Various measures for education, such as the percent of teenagers who are enrolled in secondary schooling, are routinely included in statistical models that explain economic growth across countries and over time. The education variable is almost always “statistically significant”, i.e. there is substantial empirical evidence that education contributes to economic growth.

International trade

You can read our guide on international trade for a more comprehensive account of the issues surrounding it. Here we mention only the benefits from trade that are pertinent to our discussion on development.

- It allows firms to expand their markets and to increase sales. The greater scale of production lowers their cost and makes them more competitive.

- International trade exposes firms to international competition and forces them to adopt new technologies and practices to stay competitive.

- Foreign investment increases as foreign companies can open production facilities in one country and sell their products in other countries.

- The economy can concentrate on the types of products it is good at and import the rest. In that way its resources are used optimally.

- Firms can take advantage of cheaper imported goods for their production processes that make them more cost-effective.

Financial development

The "financial system" includes banks, stock markets, insurance companies, and other financial institutions. "Financial development" means that the financial system is fairly large and performs the important functions described below:

- It provides financing for large firms so they can expand their scale and implement complex technologies. That is possible as the financial system pools together the savings of various individuals and small firms and can finance large projects.
- It evaluates the prospects of different investments and allocates financing to the most promising ones. In that way, the available funds in the economy are put to good use.
- It monitors whether the funds are used prudently and as intended.
- It helps savers diversify risk. Banks and stock markets pool together the savings of thousands of individuals and invest them in many projects. That lowers the risk to individuals because the funds are spread out across many different investments.

Of course, the financial system may or may not perform well the functions described above. Sometimes, it channels too much money to poor investments and the result is a banking crisis. Similar to international trade, you can read our guide to the financial system for more information about these issues.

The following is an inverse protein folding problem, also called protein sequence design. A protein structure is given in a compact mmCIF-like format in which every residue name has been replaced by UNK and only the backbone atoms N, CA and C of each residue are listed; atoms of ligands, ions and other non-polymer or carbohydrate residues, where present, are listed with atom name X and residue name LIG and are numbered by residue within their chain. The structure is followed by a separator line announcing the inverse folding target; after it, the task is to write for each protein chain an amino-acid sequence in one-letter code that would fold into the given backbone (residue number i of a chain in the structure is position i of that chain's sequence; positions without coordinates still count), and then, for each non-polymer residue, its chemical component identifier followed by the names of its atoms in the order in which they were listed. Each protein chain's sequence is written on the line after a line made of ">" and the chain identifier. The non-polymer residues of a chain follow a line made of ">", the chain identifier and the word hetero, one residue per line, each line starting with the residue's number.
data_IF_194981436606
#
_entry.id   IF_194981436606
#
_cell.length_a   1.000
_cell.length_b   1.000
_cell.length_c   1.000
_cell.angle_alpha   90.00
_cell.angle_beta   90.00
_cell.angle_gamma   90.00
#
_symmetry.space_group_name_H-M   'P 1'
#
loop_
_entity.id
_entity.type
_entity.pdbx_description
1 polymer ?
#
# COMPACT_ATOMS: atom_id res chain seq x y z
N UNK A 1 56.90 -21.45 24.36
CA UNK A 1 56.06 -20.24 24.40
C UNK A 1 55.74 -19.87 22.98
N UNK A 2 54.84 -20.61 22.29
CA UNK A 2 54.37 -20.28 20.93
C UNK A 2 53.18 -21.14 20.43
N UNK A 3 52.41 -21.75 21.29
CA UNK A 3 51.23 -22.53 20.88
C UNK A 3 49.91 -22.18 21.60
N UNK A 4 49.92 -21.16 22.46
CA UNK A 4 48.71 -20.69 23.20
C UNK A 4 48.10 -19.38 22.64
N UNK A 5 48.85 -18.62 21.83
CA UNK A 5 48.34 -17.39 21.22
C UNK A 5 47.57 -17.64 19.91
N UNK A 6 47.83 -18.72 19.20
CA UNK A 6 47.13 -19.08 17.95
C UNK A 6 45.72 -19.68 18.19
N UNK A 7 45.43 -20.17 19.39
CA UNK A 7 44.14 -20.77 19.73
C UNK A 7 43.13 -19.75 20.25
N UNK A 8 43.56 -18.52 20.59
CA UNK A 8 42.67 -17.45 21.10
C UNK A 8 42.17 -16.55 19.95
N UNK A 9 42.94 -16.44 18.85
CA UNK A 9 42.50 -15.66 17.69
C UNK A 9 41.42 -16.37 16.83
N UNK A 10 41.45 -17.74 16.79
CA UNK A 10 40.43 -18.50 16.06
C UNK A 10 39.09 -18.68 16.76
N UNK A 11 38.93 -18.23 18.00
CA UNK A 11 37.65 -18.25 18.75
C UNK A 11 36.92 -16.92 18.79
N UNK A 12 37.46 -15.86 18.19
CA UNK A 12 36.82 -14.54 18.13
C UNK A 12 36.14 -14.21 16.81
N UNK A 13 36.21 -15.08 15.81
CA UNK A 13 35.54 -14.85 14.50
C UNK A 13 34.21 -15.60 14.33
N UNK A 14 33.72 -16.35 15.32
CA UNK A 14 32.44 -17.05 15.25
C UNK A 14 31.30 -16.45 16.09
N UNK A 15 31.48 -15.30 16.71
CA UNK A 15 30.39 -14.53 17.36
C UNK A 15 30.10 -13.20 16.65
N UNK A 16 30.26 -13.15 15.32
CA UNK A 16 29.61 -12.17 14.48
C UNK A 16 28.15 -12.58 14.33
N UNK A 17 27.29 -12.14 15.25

6. Virtuous and vicious cycles

The factors that drive economic development depend to a large extent on the level of economic development of a country. Richer countries can invest resources in strong legal, educational, and financial institutions that further promote economic development. In contrast, poor countries lack the resources to develop such institutions. We call these “virtuous” and “vicious” cycles of economic development.

Based on that logic, countries could be “jump-started” by an external entity, such as the World Bank or the European Union that provides funds to build institutions and improve education. One notable success story is the Marshall Plan that provided development assistance from the U.S. to Germany after World War II. It helped Germany rebuild its economy and get on a high economic growth track. Unfortunately, it is hard to come up with other equally successful cases. In most cased, external assistance has no effect on long-term economic growth as the money is not used effectively or its volume is not sufficient to make a radical change. Therefore, countries have to come up with internal ways to promote economic development and switch from a vicious to a virtuous cycle.

Additional resources

Human Development Index, an alternative and broader measure of welfare. Available from:

World Development Report from the World Bank with information about every country and the world economy as a whole. Available from:

The World Bank website with abundant documents and data on economic development and poverty. Available from:

The United Nations Development Program with analyses and data on poverty and economic development issues. Available from:

Recommended academic readings (classics, advanced, with quite a bit of math)

Baumol, William. “Productivity Growth, Convergence, and Welfare.” American Economic Review, December 1986.

Sala-i-Martin, Xavier. “I Just Ran Four Million Regressions” National Bureau of Economic Research, Working paper 6252, 1997.

Romer, Paul. ”Increasing Returns and Long-Run Growth.“Journal of Political Economy, 1002-37, 1986.

Solow, Robert M. “Contribution to the Theory of Economic Growth. Quarterly Journal of Economics. 65-94, 1956.